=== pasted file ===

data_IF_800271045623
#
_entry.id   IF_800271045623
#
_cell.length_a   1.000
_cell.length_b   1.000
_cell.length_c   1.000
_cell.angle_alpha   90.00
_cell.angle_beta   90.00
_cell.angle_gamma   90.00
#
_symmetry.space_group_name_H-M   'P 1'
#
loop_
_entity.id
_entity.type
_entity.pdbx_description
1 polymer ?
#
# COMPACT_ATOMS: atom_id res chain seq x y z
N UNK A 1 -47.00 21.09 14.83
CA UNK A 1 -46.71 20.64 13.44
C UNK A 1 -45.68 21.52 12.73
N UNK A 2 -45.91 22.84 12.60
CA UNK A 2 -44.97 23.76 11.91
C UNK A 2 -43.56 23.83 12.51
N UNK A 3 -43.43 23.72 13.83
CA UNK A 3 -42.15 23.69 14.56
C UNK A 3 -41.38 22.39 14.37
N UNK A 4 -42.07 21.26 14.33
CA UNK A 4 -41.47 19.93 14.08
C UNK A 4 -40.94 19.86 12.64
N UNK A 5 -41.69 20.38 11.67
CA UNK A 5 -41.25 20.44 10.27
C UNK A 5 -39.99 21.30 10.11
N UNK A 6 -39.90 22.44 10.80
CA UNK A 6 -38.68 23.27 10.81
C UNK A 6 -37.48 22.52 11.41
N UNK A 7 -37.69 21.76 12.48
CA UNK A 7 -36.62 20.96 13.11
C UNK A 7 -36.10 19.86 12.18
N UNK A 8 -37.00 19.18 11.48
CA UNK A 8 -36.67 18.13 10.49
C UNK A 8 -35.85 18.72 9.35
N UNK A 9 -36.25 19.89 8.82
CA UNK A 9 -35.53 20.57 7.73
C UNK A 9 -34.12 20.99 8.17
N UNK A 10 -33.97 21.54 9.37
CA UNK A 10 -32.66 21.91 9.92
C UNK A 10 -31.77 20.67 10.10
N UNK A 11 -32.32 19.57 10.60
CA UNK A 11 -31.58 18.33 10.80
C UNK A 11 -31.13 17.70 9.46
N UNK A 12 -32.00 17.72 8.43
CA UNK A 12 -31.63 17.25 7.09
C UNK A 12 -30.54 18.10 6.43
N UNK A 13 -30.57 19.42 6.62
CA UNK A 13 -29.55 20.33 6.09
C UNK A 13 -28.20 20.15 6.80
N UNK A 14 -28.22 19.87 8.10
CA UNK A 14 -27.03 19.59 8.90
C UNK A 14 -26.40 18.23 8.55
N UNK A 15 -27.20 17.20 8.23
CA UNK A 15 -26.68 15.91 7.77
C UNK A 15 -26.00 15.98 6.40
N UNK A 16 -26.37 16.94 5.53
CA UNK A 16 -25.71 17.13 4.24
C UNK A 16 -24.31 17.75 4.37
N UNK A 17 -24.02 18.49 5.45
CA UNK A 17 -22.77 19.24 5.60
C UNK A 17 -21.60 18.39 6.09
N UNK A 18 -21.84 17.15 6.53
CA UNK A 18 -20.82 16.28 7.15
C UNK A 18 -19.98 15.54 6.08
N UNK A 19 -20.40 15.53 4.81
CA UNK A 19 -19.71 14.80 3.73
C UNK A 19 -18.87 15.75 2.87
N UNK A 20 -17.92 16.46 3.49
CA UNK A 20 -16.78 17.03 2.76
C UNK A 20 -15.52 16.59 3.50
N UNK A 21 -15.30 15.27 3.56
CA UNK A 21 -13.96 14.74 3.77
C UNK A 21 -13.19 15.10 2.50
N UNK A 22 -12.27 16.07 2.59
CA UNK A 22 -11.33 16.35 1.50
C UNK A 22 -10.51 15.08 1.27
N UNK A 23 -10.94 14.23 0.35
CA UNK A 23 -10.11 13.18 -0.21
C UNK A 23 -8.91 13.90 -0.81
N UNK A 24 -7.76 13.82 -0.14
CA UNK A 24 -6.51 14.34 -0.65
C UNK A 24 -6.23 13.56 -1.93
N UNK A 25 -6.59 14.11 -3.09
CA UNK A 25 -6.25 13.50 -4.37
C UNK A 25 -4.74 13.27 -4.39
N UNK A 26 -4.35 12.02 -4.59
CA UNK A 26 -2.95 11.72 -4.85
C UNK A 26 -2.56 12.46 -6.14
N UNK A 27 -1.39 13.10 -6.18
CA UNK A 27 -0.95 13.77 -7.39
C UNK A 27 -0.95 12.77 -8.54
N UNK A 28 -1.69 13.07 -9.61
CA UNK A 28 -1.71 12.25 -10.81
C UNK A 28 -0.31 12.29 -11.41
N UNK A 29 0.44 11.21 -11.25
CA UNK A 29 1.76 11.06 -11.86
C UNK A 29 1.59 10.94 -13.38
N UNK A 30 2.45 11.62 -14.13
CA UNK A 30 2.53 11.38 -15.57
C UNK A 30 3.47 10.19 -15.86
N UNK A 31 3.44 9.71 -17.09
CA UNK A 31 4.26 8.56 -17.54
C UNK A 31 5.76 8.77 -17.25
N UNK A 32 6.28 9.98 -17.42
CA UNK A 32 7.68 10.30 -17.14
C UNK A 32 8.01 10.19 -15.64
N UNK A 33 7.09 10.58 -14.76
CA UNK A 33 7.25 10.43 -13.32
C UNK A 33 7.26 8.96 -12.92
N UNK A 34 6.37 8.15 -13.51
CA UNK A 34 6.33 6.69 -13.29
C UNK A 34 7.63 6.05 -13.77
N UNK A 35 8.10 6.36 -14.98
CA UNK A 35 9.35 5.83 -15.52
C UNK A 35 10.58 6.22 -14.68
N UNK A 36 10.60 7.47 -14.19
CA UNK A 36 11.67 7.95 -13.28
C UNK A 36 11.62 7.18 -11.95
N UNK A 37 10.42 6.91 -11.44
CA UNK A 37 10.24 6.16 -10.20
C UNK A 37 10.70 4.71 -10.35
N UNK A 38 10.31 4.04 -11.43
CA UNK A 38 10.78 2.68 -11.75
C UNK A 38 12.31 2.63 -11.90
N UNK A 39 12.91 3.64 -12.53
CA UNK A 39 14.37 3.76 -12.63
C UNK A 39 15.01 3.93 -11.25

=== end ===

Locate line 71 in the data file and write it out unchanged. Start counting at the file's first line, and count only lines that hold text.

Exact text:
C UNK A 17 -21.60 18.39 6.09